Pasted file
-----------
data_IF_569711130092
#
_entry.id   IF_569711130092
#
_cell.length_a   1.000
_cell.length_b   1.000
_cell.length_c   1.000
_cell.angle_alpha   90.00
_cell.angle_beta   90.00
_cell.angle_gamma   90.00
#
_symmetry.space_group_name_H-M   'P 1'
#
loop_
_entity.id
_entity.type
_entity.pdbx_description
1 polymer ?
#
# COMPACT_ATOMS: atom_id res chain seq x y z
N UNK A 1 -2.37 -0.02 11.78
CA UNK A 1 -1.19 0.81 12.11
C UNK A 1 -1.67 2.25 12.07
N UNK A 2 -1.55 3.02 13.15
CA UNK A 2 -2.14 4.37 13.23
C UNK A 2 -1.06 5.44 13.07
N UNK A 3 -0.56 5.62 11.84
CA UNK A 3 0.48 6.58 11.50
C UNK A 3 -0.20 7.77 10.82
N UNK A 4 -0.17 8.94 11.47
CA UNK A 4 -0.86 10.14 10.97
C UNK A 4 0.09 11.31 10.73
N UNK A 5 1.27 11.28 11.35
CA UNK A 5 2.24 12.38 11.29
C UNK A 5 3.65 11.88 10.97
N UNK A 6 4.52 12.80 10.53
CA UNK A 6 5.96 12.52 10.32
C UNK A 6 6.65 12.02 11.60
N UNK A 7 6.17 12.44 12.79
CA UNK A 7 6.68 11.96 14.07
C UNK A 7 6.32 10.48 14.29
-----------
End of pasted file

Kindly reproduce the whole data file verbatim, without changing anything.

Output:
data_IF_569711130092
#
_entry.id   IF_569711130092
#
_cell.length_a   1.000
_cell.length_b   1.000
_cell.length_c   1.000
_cell.angle_alpha   90.00
_cell.angle_beta   90.00
_cell.angle_gamma   90.00
#
_symmetry.space_group_name_H-M   'P 1'
#
loop_
_entity.id
_entity.type
_entity.pdbx_description
1 polymer ?
#
# COMPACT_ATOMS: atom_id res chain seq x y z
N UNK A 1 -2.37 -0.02 11.78
CA UNK A 1 -1.19 0.81 12.11
C UNK A 1 -1.67 2.25 12.07
N UNK A 2 -1.55 3.02 13.15
CA UNK A 2 -2.14 4.37 13.23
C UNK A 2 -1.06 5.44 13.07
N UNK A 3 -0.56 5.62 11.84
CA UNK A 3 0.48 6.58 11.50
C UNK A 3 -0.20 7.77 10.82
N UNK A 4 -0.17 8.94 11.47
CA UNK A 4 -0.86 10.14 10.97
C UNK A 4 0.09 11.31 10.73
N UNK A 5 1.27 11.28 11.35
CA UNK A 5 2.24 12.38 11.29
C UNK A 5 3.65 11.88 10.97
N UNK A 6 4.52 12.80 10.53
CA UNK A 6 5.96 12.52 10.32
C UNK A 6 6.65 12.02 11.60
N UNK A 7 6.17 12.44 12.79
CA UNK A 7 6.68 11.96 14.07
C UNK A 7 6.32 10.48 14.29